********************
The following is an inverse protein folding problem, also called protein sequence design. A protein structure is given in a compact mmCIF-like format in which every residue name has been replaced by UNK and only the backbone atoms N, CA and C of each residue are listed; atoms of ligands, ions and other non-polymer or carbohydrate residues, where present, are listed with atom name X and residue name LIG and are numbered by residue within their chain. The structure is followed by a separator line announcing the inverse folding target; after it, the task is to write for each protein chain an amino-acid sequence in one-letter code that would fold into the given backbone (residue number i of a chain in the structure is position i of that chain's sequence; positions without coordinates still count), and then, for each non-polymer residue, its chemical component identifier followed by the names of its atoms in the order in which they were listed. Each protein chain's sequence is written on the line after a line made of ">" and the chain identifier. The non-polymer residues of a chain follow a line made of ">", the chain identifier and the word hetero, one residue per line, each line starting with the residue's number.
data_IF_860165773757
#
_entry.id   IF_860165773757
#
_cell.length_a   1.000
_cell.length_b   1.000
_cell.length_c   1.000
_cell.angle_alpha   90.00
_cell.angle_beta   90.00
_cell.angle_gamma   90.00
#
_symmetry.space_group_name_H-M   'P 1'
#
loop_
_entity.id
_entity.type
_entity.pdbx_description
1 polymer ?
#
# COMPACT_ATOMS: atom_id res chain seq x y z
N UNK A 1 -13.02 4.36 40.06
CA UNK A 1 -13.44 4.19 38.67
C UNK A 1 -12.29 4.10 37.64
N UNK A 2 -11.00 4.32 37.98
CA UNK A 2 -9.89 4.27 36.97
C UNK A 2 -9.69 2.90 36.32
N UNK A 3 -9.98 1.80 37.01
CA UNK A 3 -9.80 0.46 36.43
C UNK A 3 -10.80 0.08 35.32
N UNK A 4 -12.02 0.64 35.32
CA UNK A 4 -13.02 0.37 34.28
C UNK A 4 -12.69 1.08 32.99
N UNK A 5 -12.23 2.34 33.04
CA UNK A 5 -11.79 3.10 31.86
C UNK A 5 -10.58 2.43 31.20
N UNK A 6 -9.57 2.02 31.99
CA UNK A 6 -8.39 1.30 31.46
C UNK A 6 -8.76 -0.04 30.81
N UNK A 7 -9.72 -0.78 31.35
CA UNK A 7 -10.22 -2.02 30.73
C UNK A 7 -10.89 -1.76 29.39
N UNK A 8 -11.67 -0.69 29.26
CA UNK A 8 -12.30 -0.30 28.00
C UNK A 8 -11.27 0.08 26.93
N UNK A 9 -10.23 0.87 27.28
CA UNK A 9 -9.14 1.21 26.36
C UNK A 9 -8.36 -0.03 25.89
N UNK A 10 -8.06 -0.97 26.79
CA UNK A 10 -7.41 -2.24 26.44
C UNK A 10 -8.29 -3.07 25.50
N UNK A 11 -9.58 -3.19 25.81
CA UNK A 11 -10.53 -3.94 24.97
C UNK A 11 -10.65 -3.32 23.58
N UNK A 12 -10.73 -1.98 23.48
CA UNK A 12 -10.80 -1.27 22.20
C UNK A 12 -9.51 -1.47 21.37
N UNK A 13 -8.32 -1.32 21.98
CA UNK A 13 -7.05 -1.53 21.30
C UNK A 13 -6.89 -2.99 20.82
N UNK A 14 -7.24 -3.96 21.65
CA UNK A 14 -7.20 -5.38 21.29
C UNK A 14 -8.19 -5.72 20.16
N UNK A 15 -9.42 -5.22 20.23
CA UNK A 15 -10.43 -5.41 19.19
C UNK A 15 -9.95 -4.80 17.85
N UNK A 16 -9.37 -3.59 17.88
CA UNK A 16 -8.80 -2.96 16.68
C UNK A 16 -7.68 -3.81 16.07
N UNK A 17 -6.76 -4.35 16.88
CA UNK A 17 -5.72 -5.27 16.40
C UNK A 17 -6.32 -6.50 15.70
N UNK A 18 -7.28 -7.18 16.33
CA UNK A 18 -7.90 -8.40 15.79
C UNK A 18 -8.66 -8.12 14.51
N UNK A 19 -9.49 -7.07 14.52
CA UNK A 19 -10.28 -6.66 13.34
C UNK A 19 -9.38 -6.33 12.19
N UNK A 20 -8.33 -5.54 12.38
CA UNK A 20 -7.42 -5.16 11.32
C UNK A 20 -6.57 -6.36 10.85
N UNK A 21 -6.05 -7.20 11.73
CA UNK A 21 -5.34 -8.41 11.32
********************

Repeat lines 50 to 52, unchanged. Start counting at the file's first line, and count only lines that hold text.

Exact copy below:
CA UNK A 10 -7.41 -2.24 26.44
C UNK A 10 -8.29 -3.07 25.50
N UNK A 11 -9.58 -3.19 25.81